- Waterfall Weddings
In 1759, Daniel Boone blazed a trail from east Tennessee to Kentucky, facilitating European expansion to points west of the Appalachians. Many brave men and their families used Boone’s new trail to head west in search of adventure, fortune and a better way of life. One of these brave souls was Mr. Henry Mock.
Henry Mock was born in Davie County, North Carolina, in 1794. When he was 27 years old, Mr. Mock and his family left his North Carolina home and followed the trail west toward Kentucky. This area was then an almost impenetrable jungle; the bottom land along the rivers was just as Daniel Boone found it on his first trip west. It was a dense forest of enormous hemlock, poplar, and white oak trees. Their foliage cut nearly all sunshine from the ground. The ground itself was saturated by the numerous springs whose waters were dammed by fallen timber, roots, rocks, and leaves. The Mountain Laurel and Rhododendron were so thick that a dog could barely penetrate the jungle. Mr. Mock was so struck by the natural beauty and financial possibilities of the locality that he decided to locate here. He bought some land, built a dam across Laurel Creek, put up a grist and saw mill on its banks, then tackled the forest and jungle around him. The community of Mocks Mill was born.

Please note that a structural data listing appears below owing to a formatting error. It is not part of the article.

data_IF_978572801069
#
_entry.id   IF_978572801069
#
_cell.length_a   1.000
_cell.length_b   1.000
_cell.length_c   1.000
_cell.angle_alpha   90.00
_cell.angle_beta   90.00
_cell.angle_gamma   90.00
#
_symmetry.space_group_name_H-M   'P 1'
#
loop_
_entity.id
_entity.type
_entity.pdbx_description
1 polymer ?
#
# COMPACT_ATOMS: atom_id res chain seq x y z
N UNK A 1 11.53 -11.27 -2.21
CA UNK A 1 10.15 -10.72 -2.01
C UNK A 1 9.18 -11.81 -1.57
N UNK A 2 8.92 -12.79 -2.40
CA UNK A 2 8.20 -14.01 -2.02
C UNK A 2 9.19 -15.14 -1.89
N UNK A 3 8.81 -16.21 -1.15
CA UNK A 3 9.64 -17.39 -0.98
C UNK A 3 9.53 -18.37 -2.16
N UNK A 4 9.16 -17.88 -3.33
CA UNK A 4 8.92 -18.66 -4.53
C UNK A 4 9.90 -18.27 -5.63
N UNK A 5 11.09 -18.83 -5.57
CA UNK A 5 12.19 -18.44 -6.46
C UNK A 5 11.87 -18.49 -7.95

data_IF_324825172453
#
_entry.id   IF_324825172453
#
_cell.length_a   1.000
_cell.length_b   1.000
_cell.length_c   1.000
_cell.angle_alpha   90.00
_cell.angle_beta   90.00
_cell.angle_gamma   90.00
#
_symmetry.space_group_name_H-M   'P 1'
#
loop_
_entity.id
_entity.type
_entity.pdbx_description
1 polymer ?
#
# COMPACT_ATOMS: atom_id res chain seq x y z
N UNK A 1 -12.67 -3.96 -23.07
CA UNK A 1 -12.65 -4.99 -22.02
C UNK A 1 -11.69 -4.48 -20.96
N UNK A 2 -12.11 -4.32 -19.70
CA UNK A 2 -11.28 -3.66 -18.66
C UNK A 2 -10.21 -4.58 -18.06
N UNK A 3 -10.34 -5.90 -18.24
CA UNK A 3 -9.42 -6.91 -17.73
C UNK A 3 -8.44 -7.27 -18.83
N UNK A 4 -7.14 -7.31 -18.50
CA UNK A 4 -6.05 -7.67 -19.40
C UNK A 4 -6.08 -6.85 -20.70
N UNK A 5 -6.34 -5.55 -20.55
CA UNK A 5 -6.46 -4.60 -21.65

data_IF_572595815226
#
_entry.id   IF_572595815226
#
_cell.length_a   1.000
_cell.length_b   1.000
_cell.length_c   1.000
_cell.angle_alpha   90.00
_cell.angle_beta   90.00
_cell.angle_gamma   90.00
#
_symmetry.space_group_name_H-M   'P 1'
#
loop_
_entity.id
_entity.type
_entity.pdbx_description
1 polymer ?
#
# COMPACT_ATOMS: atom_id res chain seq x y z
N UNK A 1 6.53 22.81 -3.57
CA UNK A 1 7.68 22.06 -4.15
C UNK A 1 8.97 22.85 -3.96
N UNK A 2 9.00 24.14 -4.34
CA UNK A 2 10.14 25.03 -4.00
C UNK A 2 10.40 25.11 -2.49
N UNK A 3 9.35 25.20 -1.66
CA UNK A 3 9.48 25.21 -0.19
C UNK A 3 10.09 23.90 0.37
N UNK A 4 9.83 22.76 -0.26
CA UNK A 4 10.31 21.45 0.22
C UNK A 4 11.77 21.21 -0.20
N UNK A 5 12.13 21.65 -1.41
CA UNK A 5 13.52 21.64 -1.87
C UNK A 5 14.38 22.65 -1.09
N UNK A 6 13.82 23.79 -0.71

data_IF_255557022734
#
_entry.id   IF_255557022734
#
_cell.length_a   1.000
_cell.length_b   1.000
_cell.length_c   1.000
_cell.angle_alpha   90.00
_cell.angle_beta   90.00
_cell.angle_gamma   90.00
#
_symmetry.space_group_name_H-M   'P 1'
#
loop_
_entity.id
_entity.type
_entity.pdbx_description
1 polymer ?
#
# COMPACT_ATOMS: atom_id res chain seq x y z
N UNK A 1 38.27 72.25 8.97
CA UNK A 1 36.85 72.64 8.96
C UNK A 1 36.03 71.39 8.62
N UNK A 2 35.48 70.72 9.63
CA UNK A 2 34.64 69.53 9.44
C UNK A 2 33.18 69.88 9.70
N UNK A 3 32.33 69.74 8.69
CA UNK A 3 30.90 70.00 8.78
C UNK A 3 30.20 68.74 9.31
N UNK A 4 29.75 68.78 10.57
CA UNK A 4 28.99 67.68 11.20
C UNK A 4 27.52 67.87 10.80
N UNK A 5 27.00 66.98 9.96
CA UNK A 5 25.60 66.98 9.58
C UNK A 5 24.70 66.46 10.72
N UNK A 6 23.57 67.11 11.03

Mocks Mill became a favorite stop along Boone’s trail, and some of the people who stopped in over the years never left. The community slowly grew, but it remained more or less the same until General John D. Imboden purchased much of the Mock property in 1886 and changed the name from Mocks Mill to Damascus. He felt that Damascus would be an appropriate name for the town because he believed that the hills around it contained a treasure trove of iron ore, a belief that lead him to develop big plans for turning Damascus, Virginia into a modern “steel city,” much like its famous namesake half a world away in Syria.
Damascus has adapted itself and adopted new industries several times since Henry Mock started it all so long ago, but the mill that bore his name remained in operation well into the 20th century. Today, the waterwheel has been removed and the building has been renovated into a first-class dining and lodging facility — the Damascus Old Mill Inn — a destiny that seems quite appropriate now that Damascus has become a thriving tourism mecca.
Come to Damascus and visit the Mill that started our beloved town, and enjoy the beauty and splendor that captivated the early settlers more than 100 years ago.